U.S. Rep. Ron Kind today applauded the U.S. Department of Labor for agreeing to re-examine a controversial rule they proposed which would prevent children from working on family farms.
"These rules would create an unnecessary burden on our family farmers," said Rep. Kind. "They don't make sense and don't take into account the way our family farms operate. I encourage the Department of Labor to continue to work with the Department of Agriculture as well as farmers and ranchers across the country to make sure labor regulations are not only reasonable, but work for and are in the best interest of our family farmers."
Following the initial proposal of the rule and having heard concerns from many family farmers in western Wisconsin, Rep. Kind sent three separate letters to the U.S. Department of Labor, requesting they revise the language related to the "parental exemption" and also modify other proposed rules. These included provisions that would limit the ability of children to move, clean, or repair a tractor, prohibit children from riding on a tractor as a passenger or helper, prohibit youth 16 and under from operating milking equipment, and prohibit youth from working with or around animals. At a meeting with his agriculture advisory group just last week, Joe Bragger of the Wisconsin Farm Bureau thanked Rep. Kind for his work to push back on the proposed rule.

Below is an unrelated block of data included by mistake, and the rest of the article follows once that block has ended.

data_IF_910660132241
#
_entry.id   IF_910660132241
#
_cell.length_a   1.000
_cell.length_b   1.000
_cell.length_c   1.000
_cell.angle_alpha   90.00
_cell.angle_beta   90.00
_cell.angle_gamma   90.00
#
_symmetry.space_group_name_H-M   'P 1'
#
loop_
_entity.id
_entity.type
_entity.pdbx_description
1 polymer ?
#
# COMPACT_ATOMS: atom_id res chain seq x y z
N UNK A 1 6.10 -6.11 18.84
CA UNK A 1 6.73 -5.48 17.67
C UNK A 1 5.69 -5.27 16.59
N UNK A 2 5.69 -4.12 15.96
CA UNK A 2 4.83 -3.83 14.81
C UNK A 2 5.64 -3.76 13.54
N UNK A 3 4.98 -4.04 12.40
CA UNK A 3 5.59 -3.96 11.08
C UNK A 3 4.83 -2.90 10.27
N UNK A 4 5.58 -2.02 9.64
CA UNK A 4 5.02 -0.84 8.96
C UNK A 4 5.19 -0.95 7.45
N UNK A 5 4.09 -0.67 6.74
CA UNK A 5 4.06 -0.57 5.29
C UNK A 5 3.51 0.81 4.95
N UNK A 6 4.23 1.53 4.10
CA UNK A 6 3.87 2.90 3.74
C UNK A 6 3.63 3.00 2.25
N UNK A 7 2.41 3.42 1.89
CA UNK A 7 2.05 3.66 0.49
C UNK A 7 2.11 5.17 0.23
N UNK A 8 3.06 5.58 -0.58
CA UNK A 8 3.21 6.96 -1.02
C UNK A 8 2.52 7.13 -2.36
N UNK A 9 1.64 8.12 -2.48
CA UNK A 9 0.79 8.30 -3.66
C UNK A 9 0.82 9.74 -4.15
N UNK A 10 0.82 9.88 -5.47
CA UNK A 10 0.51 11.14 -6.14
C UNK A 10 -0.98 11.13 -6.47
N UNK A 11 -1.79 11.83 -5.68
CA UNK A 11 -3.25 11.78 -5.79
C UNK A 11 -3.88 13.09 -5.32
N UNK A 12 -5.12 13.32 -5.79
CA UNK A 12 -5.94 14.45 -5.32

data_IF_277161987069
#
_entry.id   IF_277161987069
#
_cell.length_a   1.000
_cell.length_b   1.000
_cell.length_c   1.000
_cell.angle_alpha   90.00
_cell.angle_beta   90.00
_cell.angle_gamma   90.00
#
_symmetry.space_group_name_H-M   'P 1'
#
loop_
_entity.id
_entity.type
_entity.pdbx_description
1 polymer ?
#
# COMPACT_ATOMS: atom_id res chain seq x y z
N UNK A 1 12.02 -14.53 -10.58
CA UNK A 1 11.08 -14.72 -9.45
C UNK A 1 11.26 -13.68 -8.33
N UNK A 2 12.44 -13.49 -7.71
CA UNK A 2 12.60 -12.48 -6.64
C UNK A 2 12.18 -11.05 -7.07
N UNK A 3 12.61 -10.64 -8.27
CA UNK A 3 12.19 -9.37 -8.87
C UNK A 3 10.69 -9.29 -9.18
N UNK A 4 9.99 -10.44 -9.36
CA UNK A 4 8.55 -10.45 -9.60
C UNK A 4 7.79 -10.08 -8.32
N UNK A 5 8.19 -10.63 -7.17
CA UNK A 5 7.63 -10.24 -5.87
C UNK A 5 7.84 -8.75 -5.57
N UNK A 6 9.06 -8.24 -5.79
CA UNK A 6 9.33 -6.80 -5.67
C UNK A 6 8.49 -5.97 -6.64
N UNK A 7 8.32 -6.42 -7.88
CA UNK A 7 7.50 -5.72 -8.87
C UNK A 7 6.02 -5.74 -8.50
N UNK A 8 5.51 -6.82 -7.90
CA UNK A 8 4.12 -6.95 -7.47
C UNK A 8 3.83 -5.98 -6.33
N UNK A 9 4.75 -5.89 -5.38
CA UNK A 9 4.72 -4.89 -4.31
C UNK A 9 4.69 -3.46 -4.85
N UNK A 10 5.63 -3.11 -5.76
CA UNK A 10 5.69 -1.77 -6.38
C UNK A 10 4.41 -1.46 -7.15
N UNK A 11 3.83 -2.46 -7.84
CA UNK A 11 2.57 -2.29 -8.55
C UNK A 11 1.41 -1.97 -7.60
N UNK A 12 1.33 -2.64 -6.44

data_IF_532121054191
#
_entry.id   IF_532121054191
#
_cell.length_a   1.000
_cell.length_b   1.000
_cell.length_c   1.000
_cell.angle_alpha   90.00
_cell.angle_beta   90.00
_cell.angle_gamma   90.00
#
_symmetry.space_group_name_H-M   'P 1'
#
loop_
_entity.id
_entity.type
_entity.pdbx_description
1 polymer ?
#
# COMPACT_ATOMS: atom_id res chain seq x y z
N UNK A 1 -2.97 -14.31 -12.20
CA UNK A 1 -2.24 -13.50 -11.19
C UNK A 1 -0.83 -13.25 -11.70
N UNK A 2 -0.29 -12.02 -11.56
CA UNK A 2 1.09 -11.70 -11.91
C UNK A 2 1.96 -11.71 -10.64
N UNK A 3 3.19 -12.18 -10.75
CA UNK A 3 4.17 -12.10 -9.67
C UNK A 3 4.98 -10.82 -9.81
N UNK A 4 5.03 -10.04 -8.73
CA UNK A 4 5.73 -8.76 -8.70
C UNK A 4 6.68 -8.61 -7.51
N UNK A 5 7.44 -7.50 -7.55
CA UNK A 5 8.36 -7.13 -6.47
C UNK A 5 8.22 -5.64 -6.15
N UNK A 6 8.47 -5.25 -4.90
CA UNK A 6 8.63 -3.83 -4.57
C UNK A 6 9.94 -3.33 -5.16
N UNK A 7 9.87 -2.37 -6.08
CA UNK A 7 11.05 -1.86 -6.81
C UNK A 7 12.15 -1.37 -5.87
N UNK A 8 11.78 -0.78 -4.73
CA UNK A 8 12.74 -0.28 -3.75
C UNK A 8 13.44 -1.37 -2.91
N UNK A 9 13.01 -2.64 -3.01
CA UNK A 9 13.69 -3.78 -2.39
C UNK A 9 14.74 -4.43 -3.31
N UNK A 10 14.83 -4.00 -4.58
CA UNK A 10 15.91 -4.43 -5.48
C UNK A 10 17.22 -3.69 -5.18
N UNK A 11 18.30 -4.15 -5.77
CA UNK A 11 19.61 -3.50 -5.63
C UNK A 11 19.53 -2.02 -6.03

"Just like when the Environmental Protection Agency tried to regulate spilled milk, this is a clear example of a federal agency going too far," said Kind. "I will continue to fight for our family farmers and push back against proposals that complicate this way of life."